10 April 2007

i love angry music

Or maybe I really mean defiant. I was a (fairly) good kid, at least as far as I remember. My parents may have a different opinion. But I always wanted to be the bad one. I'm still a (fairly) good kid, enough that I don't have to regret anything about who I am. I mean, I'm a lawyer. How conventional is that? (Okay, not that conventional for me, because no one but no one around me growing up was a lawyer. But lawyers do things like make law, which is really conventional.)

"I dug my key into the side of his pretty little souped up 4-wheel drive..."

I generally save my anger for things like injustice or those MASSIVELY ANNOYING SLOW PEOPLE WALKING THREE ACROSS on the New York sidewalk. But although I may be boring much of the time, I still love defiant music. Just so you know, that's all in me somewhere. Just wait until I find the right outlet. The world won't know what hit it.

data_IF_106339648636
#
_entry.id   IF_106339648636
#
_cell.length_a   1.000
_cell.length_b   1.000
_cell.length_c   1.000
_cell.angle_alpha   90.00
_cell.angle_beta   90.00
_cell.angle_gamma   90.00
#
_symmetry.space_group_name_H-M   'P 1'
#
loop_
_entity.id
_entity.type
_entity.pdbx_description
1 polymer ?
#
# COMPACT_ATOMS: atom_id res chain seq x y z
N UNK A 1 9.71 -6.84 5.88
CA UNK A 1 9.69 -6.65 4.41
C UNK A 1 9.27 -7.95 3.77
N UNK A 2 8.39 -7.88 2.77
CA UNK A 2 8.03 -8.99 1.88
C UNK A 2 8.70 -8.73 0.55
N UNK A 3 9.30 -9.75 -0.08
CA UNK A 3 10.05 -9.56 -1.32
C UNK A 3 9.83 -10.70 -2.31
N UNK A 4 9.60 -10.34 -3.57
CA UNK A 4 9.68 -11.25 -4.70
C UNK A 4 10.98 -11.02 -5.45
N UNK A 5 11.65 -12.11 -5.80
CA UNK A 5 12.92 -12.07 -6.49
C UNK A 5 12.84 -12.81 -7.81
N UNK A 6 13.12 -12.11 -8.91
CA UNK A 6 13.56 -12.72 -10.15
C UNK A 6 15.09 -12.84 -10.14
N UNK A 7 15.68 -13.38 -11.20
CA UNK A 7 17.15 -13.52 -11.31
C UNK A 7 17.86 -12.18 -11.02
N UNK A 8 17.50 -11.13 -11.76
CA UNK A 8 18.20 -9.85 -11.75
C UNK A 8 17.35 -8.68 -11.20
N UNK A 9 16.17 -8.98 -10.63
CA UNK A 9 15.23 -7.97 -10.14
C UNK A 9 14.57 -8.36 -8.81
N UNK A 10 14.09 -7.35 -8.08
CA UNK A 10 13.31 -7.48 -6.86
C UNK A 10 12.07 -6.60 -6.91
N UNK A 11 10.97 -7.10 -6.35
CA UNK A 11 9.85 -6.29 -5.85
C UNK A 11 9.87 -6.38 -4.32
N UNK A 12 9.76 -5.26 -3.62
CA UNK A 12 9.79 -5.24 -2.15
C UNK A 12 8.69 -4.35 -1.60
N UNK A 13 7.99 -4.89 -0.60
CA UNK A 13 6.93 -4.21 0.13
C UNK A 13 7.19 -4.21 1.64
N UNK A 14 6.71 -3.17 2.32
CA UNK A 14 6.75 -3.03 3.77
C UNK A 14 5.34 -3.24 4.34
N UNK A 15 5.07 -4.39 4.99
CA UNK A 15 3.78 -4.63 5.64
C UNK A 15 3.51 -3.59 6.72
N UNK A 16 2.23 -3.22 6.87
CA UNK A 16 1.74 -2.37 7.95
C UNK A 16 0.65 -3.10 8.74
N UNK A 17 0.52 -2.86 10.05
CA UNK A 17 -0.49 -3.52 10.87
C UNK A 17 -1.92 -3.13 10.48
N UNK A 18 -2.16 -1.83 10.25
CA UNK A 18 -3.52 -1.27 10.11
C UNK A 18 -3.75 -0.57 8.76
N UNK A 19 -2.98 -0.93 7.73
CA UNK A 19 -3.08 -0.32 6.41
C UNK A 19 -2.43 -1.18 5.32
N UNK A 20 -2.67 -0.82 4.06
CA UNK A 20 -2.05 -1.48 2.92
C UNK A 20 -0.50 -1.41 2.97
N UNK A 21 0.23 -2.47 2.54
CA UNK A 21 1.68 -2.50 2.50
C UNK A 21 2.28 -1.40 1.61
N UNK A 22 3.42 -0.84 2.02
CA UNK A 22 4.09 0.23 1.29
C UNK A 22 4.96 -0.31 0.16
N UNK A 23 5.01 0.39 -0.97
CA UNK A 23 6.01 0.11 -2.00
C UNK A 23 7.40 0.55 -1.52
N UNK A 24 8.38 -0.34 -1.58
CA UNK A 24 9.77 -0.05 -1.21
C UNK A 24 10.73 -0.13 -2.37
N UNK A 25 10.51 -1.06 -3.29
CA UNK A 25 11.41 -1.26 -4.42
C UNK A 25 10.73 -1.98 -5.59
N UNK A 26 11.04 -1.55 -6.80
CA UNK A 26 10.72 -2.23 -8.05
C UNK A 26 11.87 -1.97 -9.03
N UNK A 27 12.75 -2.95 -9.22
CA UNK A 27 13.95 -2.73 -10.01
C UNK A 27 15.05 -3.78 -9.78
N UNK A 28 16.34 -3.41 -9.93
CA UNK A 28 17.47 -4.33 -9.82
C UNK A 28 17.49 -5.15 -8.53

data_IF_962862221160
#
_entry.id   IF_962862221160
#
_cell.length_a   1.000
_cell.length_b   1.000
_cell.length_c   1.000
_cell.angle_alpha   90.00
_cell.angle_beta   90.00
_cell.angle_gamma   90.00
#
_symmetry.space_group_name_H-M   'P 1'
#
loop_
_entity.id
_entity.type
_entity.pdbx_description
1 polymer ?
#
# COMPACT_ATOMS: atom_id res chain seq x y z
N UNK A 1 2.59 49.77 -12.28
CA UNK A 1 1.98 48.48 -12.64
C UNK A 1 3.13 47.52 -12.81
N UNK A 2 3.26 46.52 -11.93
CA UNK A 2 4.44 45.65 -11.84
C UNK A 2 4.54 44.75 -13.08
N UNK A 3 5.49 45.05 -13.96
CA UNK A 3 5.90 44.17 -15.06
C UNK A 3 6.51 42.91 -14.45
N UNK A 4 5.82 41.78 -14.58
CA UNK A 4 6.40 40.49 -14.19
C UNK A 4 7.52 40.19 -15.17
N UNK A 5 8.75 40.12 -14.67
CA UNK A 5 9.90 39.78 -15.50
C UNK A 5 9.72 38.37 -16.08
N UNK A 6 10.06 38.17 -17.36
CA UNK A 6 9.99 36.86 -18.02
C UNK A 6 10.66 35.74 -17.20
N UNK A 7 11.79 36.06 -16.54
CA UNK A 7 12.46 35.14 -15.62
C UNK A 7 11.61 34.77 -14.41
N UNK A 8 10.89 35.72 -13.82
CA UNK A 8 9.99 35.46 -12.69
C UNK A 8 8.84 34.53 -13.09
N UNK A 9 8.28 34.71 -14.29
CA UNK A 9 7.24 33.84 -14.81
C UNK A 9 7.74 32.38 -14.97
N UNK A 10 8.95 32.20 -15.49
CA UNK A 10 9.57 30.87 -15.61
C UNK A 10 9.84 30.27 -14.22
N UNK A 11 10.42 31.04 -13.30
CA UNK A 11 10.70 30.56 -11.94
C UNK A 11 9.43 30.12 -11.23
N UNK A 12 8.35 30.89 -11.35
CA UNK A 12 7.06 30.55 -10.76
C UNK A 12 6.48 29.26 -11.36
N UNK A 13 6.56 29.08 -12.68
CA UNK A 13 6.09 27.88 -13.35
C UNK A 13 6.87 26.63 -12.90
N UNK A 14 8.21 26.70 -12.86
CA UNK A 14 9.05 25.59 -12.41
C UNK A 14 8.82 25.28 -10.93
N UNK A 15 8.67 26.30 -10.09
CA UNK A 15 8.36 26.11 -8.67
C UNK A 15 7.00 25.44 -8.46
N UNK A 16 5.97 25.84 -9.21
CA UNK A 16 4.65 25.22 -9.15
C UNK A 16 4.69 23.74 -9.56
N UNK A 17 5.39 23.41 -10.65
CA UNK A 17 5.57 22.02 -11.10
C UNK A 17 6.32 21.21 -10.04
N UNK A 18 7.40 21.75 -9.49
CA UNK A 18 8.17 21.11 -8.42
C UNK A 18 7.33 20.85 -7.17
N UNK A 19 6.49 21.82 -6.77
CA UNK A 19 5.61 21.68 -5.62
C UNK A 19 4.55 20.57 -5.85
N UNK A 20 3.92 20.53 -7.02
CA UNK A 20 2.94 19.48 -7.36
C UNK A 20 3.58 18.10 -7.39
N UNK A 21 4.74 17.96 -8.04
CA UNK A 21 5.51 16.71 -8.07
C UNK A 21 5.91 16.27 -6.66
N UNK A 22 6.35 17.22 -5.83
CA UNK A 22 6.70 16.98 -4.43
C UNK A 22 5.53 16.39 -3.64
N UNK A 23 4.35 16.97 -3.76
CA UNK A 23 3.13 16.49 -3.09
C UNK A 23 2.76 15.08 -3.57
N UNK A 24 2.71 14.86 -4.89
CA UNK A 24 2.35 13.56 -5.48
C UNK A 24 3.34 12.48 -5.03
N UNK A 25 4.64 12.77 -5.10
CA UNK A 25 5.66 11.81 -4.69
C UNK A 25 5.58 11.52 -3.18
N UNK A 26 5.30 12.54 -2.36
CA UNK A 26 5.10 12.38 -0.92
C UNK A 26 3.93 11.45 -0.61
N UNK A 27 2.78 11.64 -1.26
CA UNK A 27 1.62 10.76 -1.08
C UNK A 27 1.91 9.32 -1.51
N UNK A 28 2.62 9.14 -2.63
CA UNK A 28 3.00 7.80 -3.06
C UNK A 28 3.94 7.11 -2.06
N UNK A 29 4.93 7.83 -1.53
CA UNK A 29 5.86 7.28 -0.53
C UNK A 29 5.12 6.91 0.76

You want to know why it's much more interesting to live in Africa? Things don't go so monotonously smoothly all the time. And it doesn't annoy anyone. Car broken down on the side of the road for four hours? Bank doesn't have computers? Bus overfilled? Talk. Wait. Put the baby on someone else's lap so you can hang out the door. Just saying.

07 April 2007


Applying for jobs, that is. I am ready ready ready to be done with law school. But applying for jobs is like pulling teeth (not that I've ever had a tooth pulled, so that might be a bad example but I'm not sure because I don't actually know what it feels like). I am qualified for a surprising number of jobs. Surprising because as a friend of mine said, "No one is ever qualified for those jobs."